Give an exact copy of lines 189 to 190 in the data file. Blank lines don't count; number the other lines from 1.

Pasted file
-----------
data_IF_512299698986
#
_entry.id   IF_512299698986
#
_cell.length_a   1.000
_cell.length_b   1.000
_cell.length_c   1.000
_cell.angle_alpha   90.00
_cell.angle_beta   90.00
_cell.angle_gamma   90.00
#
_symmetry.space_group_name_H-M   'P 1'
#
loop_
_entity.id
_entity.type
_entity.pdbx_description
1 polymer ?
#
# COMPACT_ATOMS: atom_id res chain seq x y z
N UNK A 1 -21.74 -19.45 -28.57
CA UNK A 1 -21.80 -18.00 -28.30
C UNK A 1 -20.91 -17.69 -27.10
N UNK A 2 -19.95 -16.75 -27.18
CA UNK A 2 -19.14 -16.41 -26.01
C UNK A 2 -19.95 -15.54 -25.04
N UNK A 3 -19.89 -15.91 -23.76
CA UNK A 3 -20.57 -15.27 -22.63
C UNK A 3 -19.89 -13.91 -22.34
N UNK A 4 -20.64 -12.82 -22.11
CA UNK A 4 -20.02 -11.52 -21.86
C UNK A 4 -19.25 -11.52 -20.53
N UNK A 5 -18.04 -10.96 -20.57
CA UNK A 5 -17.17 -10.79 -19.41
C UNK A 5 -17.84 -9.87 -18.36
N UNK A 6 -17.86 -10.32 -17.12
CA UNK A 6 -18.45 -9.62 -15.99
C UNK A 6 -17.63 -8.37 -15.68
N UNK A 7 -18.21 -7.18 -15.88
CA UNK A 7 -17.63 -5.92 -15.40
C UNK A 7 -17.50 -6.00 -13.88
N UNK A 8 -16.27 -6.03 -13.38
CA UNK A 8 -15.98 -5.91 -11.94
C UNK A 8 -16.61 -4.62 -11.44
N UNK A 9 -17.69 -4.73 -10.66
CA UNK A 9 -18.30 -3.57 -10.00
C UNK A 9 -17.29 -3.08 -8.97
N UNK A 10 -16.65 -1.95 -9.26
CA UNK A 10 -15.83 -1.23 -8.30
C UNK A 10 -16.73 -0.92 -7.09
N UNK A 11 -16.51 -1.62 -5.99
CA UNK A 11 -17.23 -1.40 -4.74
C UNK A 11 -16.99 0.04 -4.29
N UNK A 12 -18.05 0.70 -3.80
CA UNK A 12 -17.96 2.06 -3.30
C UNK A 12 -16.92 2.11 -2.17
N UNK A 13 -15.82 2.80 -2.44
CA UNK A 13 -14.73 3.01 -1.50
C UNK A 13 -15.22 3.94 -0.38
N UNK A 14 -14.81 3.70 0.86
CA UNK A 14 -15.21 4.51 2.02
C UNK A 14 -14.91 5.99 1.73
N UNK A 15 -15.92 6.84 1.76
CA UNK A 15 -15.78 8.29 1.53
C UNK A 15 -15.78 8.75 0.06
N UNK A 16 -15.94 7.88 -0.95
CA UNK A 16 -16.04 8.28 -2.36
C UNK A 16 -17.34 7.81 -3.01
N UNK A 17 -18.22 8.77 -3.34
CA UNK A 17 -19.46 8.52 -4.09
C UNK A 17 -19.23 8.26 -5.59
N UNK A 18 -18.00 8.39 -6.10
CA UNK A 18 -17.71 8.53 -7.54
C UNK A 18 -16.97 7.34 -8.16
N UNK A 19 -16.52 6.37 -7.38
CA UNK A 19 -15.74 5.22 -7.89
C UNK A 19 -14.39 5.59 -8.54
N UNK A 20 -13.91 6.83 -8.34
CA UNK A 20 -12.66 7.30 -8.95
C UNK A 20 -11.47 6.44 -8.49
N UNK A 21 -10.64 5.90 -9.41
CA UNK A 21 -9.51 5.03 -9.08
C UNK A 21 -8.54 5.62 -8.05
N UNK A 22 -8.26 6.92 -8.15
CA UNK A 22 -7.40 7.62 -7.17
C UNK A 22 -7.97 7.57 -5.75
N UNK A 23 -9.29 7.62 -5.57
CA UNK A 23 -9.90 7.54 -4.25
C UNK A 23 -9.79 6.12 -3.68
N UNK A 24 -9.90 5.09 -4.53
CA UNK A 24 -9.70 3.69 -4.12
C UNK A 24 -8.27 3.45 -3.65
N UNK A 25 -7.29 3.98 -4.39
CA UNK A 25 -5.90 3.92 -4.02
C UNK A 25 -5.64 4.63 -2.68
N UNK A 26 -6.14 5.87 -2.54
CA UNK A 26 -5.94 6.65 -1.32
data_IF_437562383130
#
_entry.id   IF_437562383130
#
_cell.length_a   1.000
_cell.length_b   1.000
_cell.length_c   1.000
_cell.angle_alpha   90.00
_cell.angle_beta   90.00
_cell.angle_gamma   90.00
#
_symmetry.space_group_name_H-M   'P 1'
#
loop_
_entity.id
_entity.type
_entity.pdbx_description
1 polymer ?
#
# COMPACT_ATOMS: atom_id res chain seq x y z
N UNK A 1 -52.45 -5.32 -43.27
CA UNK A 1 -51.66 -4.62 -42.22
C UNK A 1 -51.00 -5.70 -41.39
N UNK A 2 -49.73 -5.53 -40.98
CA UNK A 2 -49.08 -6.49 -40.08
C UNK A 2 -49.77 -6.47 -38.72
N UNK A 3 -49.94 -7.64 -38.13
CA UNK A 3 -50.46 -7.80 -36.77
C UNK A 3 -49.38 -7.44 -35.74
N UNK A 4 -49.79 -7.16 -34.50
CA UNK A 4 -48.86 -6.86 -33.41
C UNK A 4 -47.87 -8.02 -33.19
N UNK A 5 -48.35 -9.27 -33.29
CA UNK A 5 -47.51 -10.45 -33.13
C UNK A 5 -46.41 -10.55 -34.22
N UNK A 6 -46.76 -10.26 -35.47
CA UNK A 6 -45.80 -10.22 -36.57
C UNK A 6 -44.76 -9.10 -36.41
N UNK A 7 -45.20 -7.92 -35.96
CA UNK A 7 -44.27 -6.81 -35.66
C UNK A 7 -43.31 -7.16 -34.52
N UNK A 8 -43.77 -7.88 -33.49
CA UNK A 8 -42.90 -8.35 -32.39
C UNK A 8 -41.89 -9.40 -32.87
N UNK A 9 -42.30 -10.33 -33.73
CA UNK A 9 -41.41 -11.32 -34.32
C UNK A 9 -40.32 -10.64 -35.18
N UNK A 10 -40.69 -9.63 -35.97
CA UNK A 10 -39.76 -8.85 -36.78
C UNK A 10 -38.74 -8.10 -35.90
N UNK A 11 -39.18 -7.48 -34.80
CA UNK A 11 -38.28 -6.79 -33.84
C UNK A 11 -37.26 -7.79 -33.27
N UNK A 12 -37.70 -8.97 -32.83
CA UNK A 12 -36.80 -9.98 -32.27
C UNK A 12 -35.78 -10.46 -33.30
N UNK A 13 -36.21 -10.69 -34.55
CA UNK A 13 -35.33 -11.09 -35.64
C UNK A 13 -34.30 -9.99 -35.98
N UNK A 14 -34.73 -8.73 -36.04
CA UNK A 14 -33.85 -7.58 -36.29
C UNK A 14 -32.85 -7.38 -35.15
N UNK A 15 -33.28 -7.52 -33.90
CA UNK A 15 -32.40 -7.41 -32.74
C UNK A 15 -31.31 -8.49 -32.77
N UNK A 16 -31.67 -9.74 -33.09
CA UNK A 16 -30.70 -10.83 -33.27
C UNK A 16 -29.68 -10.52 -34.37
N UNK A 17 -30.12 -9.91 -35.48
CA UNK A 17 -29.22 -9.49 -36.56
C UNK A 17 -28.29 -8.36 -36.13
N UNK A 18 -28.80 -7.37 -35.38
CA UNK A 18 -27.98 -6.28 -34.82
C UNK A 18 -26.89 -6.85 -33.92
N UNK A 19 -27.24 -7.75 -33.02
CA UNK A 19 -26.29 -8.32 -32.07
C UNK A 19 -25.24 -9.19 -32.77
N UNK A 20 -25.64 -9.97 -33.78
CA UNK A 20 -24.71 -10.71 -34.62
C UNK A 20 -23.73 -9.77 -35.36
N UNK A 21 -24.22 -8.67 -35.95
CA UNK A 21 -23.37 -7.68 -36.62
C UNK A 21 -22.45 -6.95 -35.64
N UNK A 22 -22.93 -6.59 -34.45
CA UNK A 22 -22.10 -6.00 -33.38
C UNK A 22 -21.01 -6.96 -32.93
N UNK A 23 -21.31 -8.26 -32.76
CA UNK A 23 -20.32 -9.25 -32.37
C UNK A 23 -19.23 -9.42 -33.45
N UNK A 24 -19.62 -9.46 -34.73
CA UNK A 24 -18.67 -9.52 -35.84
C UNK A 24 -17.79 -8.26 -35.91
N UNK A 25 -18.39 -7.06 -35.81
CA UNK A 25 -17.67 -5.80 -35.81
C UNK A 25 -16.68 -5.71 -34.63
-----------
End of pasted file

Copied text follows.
C UNK A 24 -17.79 -8.26 -35.91
N UNK A 25 -18.39 -7.06 -35.81